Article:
Dickinson College has been replacing both indoor and outdoor lighting on campus with more environmentally-friendly light emitting diode (LED) lightbulbs. One professor has raised concerns has been raised over the impact these lights may have on the prevalence of light pollution within Carlisle.
Light pollution is the use of artificial light at night which leads to negative impacts for our environment, health, energy consumption and safety according to the International Dark Sky Association.
While Dickinson has been replacing some lights with cheaper and more sustainable LED lighting, Professor of Physics and Astronomy Robert Boyle explained that the color of the light, as well as the way in which it is position and built, can have equally as large impacts as the bulb itself.
Dickinson college has replaced fixtures in buildings such as Tome after faculty complained about the brightness of replacement lights. Boyle described that while LED lights may seem more environmentally friendly and cost effective, they can have impacts on our health. LED emits blue light which can cause hormonal stress and insomnia, Boyle stated. He emphasized that LED lights are not necessarily the best option economically or environmentally either. “I think you can have safe lighting…the International Dark Sky Association has lots of information on fixtures,” he said.
Environmental Science major Willow Huppert ’20 believes that LED lightbulbs are a great addition to lighting on campus. “I think it is really great because traditional incandescent bulbs use much more electricity,” she said.
Light pollution is not only an issue of environmental sustainability, however, as Boyle describes that human beings have an innate connection to the universe that should be respected. “Something that is part of human nature is being able to see the sky. It connects us to a sense of who we are in relation to the cosmos. By depriving people of their connectedness to the universe you are changing how they see themselves,” he said.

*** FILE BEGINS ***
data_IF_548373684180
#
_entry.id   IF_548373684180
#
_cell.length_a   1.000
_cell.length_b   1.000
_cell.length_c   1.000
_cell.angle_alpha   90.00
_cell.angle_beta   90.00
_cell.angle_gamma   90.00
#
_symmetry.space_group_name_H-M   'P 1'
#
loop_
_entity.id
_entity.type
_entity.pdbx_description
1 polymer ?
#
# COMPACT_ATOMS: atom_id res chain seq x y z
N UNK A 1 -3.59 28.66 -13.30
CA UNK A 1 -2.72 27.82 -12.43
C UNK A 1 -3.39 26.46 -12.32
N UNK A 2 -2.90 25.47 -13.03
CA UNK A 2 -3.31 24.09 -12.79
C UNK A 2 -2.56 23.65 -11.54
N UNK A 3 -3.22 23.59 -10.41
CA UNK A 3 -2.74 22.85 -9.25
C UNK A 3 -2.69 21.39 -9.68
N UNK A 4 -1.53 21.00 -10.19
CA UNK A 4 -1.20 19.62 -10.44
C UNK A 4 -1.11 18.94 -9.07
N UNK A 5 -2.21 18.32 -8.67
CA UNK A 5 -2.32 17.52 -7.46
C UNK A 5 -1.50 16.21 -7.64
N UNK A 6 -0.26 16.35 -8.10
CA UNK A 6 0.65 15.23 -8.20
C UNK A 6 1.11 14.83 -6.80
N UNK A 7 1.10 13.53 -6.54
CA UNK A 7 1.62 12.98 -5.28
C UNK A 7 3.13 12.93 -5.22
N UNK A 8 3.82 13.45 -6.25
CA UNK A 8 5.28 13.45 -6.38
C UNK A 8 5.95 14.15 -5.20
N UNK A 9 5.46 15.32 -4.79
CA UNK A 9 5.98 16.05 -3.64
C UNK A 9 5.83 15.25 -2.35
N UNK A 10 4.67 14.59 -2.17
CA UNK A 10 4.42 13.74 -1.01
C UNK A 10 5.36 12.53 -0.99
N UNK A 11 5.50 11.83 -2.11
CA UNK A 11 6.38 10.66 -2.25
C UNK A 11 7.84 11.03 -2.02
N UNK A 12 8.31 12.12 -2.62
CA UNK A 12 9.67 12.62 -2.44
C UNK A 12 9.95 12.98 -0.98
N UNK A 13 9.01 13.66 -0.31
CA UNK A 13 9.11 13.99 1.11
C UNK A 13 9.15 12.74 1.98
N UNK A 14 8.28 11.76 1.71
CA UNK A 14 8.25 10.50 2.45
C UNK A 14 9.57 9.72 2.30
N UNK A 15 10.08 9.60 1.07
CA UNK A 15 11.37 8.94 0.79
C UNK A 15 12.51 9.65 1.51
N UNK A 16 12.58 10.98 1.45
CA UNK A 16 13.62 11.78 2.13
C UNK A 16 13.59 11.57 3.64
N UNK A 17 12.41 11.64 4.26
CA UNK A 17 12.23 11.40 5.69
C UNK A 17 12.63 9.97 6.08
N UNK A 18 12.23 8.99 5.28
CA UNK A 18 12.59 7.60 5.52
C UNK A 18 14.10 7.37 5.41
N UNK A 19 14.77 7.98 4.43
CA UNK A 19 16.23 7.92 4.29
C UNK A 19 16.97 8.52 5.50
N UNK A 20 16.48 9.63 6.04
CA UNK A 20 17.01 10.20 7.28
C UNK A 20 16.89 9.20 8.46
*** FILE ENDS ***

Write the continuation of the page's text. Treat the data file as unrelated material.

Boyle was particularly concerned about the impact light pollution has on students’ abilities to view the night sky, so he conducted research roughly five years ago to see how much Carlisle impacts sky brightness. Three years ago, follow-up research was done to check the progress of sky brightness and the results were shocking: small communities such as Carlisle, Gettysburg, and Lancaster were significant sources of sky brightness.
In order to understand the severity of the sky severity of sky brightness in Central Pennsylvania versus other parts of the state, Boyle referenced Cherry Springs State Park, located in Coudersport, Pa. Cherry Springs is known internationally as one of the best dark sky locations to view the Milky Way, planets, and astronomical objects. As of three years ago, areas such as Carlisle were between 120 and 160 times brighter than areas like Cherry Springs.
While Dickinson College is part of the Carlisle community, Boyle emphasized that Dickinson was not the sole contributor to increased light pollution in the area or the state itself. Pennsylvania has light pollution ordinances meant to diminish the impact of light pollution and decrease sky brightness. These ordinances are completely disregarded throughout most of the state.
“It may be easy to see yourself as king of the universe when you can’t see the rest of the universe,” said Boyle.